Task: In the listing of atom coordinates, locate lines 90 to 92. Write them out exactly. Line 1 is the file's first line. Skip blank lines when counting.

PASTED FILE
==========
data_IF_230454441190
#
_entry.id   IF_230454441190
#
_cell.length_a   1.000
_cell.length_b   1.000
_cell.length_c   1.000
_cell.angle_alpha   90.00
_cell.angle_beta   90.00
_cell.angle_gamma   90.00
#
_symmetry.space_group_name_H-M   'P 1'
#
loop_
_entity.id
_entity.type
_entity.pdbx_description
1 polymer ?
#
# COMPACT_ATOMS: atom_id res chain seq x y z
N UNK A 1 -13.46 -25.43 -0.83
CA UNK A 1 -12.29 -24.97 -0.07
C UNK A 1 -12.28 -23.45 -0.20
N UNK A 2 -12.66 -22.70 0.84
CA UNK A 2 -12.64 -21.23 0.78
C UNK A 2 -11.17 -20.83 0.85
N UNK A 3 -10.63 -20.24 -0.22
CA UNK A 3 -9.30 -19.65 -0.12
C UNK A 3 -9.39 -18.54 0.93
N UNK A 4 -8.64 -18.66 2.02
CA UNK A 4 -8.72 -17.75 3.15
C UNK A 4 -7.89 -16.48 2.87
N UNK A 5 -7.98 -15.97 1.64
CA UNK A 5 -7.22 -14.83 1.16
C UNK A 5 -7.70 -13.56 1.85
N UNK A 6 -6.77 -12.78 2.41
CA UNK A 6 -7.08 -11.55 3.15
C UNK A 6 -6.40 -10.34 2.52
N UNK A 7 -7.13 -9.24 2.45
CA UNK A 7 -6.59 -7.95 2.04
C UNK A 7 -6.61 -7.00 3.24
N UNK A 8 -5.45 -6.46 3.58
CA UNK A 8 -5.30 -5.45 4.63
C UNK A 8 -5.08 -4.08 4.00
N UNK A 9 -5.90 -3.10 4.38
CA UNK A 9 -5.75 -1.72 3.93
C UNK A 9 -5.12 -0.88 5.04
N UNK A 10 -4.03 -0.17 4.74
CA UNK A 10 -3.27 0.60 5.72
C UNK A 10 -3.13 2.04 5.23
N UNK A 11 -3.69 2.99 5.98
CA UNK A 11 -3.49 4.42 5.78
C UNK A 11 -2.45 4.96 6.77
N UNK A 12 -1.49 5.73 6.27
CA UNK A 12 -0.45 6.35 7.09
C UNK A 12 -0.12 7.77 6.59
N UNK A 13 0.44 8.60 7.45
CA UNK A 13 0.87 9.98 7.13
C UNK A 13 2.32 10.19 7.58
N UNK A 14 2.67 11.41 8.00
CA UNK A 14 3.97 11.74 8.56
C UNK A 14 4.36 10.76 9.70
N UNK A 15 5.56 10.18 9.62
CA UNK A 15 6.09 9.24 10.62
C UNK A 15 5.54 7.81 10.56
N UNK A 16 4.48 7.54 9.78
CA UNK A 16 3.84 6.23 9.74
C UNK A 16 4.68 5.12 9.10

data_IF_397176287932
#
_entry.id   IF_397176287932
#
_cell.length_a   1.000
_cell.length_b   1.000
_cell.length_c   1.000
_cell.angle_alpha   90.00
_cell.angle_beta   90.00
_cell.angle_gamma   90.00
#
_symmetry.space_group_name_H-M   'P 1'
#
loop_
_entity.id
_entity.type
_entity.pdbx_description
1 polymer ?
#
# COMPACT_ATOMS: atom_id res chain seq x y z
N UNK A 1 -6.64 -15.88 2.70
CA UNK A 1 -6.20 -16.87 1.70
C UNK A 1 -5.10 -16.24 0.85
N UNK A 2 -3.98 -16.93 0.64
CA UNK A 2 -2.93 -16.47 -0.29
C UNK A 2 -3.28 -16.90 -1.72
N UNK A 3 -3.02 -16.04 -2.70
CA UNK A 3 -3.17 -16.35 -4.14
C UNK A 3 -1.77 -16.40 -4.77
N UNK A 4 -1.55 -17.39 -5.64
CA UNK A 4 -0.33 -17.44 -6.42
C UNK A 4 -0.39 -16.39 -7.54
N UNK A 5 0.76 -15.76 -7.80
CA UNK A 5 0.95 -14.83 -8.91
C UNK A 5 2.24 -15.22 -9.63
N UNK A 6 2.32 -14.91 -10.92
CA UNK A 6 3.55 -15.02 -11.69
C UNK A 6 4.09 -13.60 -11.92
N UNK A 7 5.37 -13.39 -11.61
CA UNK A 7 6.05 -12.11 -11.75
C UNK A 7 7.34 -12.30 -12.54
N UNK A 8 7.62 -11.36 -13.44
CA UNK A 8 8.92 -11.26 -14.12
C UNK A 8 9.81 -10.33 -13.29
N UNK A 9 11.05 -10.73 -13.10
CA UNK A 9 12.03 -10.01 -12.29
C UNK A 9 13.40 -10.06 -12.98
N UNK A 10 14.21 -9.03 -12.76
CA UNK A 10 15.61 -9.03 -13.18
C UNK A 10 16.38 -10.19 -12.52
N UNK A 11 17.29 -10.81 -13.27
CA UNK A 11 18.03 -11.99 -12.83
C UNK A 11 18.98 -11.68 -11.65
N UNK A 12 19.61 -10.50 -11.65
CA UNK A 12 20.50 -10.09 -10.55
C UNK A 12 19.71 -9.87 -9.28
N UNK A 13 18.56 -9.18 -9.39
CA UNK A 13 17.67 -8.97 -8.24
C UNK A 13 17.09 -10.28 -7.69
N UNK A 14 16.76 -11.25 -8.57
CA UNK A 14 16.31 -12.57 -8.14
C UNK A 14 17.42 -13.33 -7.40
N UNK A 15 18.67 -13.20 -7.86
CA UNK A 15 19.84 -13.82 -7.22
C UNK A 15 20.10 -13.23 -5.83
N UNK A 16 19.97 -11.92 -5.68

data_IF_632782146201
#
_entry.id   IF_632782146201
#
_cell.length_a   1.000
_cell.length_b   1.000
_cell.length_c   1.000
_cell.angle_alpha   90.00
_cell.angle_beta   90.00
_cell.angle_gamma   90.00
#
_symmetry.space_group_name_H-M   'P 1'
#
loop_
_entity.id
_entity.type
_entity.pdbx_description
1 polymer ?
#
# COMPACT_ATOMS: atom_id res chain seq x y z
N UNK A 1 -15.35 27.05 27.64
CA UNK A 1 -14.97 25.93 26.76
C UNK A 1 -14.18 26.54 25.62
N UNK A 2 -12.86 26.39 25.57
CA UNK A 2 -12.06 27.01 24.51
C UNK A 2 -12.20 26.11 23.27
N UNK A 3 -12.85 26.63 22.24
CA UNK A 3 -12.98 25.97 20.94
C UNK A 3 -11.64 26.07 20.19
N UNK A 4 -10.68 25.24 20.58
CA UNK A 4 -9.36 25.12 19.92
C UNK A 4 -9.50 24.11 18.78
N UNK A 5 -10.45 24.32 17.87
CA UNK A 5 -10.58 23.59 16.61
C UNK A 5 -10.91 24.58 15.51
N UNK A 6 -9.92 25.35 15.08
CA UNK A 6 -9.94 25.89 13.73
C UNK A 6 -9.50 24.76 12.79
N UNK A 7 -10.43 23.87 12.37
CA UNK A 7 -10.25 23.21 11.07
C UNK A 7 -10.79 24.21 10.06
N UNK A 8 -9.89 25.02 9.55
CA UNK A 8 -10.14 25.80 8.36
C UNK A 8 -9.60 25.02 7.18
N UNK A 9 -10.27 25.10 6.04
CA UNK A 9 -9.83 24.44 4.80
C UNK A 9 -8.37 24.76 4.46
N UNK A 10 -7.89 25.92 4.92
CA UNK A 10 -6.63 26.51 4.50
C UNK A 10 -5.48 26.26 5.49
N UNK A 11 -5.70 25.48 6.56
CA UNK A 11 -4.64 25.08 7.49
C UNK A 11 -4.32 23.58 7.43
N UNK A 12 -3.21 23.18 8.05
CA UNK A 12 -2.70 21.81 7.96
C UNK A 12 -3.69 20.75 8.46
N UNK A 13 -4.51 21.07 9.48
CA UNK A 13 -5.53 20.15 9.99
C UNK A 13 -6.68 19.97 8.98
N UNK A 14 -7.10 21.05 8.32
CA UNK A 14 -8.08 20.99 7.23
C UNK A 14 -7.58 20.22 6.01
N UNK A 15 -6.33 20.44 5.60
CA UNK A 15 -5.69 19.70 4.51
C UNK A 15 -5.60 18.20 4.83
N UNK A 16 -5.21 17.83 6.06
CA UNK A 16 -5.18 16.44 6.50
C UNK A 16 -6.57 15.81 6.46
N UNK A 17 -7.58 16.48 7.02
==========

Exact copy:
CA UNK A 1 -6.20 -16.87 1.70
C UNK A 1 -5.10 -16.24 0.85
N UNK A 2 -3.98 -16.93 0.64